By Louie Bond
View Staff Writer
In many homes, the rocking chair is more than just a piece of furniture, it is a cherished member of the family. From baby’s first soothing lullaby to grandma’s last peaceful reflections, the rocking chair cradles and comforts each of us with its own special magic.
It’s hard to say whether it is the hypnotic motion or the memories of the comfort found there that draw us to that spot when we are tired or upset, but nothing can soothe a weary soul better than a few moments of quiet rocking.
Gary Weeks has taken his respect for this time-honored piece of furniture and has crafted a graceful work of art worthy of handing down from generation to generation.
“I see the rocking chair as a symbol of home and family,” Weeks said. “It becomes a part of the family, an heirloom. I’d like to put something into that stream of history.”
His original design combines comfort and beauty with sound structure and impeccable craftsmanship. Prototypes were built and tested, with revisions made to improve the comfort and motion.
“At least 1,000 hours went into the first chair,” Weeks explained. Special attention was given to lower back support, the shape of the seat, and the height, angle and contour of the arms.
An assortment of custom jigs and fixtures were designed and built to accommodate various stages of production. Special sanders were created to smooth everything from long curving rockers to the rounded ends of legs.
The first completed pine model was finally finished and ready for testing.
“I thought I was pretty close.” Weeks recalled. “I sat in it and it worked! I was surprised and pleased.”
The end result not only works for Weeks’ physique, but also is perfectly comfortable for petite women who are five feet tall and men up to 6’4”.
“The pitch takes care of the height difference,” Weeks explained. “The bigger you are, the more your weight throws the pitch of the seat back. The seat is then further from the floor which allows for longer legs.”
In his Wimberley workshop, Weeks begins each chair with an eight-foot length of rough-milled pecan, especially selected for his shop by the sawmill. Then, the long process of planing and shaping the wood begins.
Weeks studies the grain of each board, because the knots and flecks in the wood give each chair its own subtly different personality.
“Each batch of wood is different,” Weeks said. “The more knots, flecks and defects a piece has, the more Southwestern the look. Some pieces have a more formal appearance and some are more Western. Different pieces appeal to different people.”
Weeks matches the grain of the wood for symmetry, giving the entire chair a flow of motion from one piece to the next. The back of some chairs may be customized with an inlaid state of Texas, star or ranch brand.
Most of the 50 rocking chairs Weeks has crafted so far have been made from pecan, but he has experimented with walnut and cherry and is currently constructing 11 chairs out of mesquite.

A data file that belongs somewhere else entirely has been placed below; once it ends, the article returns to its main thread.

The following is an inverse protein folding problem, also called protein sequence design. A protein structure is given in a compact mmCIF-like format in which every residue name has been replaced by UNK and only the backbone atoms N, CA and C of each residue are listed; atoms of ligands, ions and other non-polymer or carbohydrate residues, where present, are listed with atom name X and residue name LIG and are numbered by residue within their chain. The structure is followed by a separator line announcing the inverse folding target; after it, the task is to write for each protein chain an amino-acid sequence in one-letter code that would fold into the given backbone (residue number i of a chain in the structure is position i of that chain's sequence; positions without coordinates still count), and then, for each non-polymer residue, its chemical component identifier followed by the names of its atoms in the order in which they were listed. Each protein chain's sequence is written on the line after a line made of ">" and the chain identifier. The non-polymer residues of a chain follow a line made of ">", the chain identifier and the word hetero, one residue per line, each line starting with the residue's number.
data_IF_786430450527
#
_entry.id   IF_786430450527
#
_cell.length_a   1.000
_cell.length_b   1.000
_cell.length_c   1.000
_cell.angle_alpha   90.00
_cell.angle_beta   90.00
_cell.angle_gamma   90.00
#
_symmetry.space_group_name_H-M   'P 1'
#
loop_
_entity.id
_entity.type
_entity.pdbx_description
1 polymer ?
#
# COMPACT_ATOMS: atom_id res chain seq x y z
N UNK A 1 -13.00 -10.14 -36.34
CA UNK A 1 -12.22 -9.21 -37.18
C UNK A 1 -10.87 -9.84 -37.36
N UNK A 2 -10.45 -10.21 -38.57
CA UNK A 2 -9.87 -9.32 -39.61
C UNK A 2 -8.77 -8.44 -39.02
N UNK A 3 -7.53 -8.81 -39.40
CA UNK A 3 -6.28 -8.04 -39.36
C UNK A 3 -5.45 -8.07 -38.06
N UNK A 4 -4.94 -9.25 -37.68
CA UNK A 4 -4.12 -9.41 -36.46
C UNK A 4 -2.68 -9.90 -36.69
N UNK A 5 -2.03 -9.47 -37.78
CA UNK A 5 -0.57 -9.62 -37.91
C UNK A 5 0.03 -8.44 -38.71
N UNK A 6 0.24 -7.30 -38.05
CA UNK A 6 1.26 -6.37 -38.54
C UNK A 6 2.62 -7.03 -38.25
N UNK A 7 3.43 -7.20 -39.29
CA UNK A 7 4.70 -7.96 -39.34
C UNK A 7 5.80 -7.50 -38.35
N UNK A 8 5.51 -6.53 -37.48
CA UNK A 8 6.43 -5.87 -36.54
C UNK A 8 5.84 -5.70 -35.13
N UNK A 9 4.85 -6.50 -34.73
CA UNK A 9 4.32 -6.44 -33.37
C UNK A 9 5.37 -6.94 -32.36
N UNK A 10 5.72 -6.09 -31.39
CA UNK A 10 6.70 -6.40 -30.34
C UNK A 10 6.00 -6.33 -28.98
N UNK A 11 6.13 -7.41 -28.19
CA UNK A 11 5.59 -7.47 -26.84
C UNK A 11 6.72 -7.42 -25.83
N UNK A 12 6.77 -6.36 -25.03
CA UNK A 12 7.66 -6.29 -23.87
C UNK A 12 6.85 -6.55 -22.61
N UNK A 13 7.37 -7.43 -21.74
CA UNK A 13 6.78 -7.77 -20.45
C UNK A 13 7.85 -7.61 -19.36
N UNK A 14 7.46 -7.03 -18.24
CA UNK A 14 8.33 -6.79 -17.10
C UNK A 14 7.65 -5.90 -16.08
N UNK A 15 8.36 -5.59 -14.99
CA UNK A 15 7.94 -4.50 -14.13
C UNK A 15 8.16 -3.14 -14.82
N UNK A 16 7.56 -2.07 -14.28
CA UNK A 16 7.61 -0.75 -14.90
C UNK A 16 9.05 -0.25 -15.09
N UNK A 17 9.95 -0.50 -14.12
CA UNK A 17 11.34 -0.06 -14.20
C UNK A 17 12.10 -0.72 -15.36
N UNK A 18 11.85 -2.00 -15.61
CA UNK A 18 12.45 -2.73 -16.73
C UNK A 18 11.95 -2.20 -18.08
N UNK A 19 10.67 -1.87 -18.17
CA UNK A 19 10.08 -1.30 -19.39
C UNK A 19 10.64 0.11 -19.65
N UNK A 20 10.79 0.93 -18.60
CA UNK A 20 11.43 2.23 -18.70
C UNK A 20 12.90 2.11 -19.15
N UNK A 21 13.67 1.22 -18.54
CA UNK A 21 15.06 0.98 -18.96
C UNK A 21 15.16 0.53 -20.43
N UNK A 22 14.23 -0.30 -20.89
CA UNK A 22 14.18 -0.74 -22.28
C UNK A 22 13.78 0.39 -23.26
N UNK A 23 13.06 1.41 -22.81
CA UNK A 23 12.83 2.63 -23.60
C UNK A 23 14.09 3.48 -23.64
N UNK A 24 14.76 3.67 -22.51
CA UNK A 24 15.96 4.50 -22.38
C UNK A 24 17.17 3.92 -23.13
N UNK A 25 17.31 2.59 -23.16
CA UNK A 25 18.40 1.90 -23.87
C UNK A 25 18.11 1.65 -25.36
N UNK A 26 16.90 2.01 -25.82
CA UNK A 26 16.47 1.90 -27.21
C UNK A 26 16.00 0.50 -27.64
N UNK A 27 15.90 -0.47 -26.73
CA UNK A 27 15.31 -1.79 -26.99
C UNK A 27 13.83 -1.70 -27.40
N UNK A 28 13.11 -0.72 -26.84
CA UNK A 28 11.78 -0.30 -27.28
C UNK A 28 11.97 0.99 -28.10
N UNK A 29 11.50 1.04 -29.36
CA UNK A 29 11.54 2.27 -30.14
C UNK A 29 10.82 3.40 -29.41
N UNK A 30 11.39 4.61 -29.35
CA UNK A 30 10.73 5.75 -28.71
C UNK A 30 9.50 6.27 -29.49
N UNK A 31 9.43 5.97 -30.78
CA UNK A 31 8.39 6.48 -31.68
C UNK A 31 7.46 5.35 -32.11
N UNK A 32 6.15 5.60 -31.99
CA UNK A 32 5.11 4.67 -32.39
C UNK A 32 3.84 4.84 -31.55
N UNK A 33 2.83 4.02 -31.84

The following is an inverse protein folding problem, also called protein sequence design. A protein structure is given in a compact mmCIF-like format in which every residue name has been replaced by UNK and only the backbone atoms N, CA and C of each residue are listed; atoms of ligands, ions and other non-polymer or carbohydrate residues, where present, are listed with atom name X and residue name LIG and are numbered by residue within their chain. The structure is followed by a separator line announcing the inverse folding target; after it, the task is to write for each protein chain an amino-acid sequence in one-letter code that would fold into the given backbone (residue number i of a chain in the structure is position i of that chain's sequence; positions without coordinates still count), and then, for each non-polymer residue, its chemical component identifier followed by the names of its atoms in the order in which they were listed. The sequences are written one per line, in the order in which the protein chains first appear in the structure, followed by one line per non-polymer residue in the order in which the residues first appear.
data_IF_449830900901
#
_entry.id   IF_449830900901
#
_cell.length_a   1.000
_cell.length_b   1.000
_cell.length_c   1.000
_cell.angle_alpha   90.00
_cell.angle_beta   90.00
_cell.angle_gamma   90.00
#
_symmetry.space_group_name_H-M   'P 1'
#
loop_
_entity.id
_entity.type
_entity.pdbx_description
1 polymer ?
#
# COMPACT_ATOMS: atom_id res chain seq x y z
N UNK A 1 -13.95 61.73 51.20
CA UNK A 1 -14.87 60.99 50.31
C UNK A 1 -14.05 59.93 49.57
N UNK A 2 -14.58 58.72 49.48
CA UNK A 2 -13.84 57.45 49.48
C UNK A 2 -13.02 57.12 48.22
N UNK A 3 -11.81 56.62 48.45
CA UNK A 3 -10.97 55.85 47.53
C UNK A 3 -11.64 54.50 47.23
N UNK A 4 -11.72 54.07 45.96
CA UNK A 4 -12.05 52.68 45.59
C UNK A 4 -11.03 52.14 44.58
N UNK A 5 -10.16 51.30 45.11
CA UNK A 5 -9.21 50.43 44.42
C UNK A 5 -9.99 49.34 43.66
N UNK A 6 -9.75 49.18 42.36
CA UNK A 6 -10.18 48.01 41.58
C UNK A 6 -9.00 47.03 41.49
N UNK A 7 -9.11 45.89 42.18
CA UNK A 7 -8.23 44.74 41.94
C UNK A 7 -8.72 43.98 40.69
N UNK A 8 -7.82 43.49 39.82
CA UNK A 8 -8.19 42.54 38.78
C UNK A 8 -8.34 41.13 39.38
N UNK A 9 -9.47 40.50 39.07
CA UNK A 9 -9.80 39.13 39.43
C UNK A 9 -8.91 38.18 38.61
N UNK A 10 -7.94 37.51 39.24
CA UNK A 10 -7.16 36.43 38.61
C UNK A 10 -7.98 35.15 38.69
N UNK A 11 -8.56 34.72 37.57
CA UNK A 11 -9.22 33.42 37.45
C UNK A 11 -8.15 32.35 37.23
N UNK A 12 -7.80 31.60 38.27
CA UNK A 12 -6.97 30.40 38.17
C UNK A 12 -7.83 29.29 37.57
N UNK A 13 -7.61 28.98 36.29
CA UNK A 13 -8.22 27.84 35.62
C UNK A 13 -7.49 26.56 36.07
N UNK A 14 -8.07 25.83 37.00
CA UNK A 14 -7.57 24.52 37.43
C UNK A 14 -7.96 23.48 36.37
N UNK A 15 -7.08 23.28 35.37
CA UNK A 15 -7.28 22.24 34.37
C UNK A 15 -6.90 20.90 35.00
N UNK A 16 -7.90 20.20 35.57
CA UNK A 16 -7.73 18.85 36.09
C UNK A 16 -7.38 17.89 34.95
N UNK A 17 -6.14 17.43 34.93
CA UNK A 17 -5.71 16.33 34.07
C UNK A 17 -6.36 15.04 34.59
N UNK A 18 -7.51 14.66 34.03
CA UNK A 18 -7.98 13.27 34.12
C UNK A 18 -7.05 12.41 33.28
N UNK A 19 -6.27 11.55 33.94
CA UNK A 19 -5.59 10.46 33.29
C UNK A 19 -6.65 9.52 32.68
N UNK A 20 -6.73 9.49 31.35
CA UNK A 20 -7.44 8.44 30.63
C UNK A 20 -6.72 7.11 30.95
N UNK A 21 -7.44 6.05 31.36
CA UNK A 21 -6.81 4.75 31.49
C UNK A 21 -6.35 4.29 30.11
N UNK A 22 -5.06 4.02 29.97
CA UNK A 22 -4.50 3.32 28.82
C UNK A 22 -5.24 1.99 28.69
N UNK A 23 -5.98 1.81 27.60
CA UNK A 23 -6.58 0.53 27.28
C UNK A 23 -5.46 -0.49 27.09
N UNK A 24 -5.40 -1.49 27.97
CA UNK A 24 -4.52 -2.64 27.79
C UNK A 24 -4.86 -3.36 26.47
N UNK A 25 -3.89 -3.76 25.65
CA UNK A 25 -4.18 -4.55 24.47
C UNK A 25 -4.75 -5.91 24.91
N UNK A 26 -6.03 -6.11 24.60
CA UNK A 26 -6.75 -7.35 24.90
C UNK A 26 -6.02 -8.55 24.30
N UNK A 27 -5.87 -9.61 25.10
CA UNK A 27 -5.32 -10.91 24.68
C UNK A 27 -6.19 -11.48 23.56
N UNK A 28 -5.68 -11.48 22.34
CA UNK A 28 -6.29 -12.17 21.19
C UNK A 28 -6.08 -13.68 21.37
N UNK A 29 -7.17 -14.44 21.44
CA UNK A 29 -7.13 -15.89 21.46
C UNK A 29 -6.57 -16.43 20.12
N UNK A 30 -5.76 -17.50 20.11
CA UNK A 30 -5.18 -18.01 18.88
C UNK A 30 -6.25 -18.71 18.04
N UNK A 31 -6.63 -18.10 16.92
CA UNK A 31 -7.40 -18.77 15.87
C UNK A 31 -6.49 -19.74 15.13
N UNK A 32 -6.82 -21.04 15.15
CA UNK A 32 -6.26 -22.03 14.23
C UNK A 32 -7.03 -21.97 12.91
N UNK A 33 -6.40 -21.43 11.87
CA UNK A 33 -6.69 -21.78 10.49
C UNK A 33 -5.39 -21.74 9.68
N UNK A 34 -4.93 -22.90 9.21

Weeks’ care and concern are not only for appearance and comfort, but for durability and strength as well. For a chair to be passed down through generations, it has to hold together for decades.
Rockers and arms are attached using the mortise and tenon method, the strongest kind of wood joint.
“It’s as if the arm grows out of the leg, both in structure and appearance,” Weeks explained. The tenons, or pegs, are spread by wedges inside the mortise holes for the tightest possibly fit.
The chair’s silky finish is achieved by meticulous sanding and rubbing. Each chair is hand sanded with six different grits of sandpaper, then hand-rubbed with four coats of a tung oil/urethane mixture. Each coat is allowed to dry overnight.
“I’ve tried to achieve a satin feel, sheen without gloss, and moisture protection for the wood,” Weeks said.
Perhaps some of the inspiration for Weeks’ work comes from the comfort and natural beauty of his work environment. In the large, well-organized workshop behind his home, Weeks can open wide the sets of large doors to let in the sunshine and fresh air.
Knickers, the family horse grazes contently outside while Ruby, their dog, stretches out lazily in the sun. Weeks’ children--Austin, 15, Zachary, 10, and Aubrey, 8--regularly pop in for a visit or to work on their own projects in he shop. Weeks can be home for lunch with the family every day.
“I like the aspect of earning my living at hone,” Weeks said. “I’m glad I’m not out on the highways every day.”
Weeks incorporates waste materials from his shop into a large pile out back. The sawdust is used as groundcover in the chicken coop, where micro-organisms transform the combination sawdust-chicken manure-vegetable scraps into instant compost for the family garden.
The Texas Pecan Rocker has found its way into homes in locals as diverse as Anchorage, Seattle, Palm Springs and St. Lewis. A specially designed crate is used to ensure the chair’s protection on cross-country treks. Weeks put in a great deal of thought into the design of the returnable crate in order to make it secure and durable, yet lightweight and easy to open.
“I made the crate as light and small as possible,” Weeks said, “The customer only needs to remove four bolts to remove the chair. I think it’s something that even non-mechanically minded people can handle.”
Weeks’ rocking chairs are on display at Whit Hanks in Austin, and may be purchased at that location or from Weeks directly.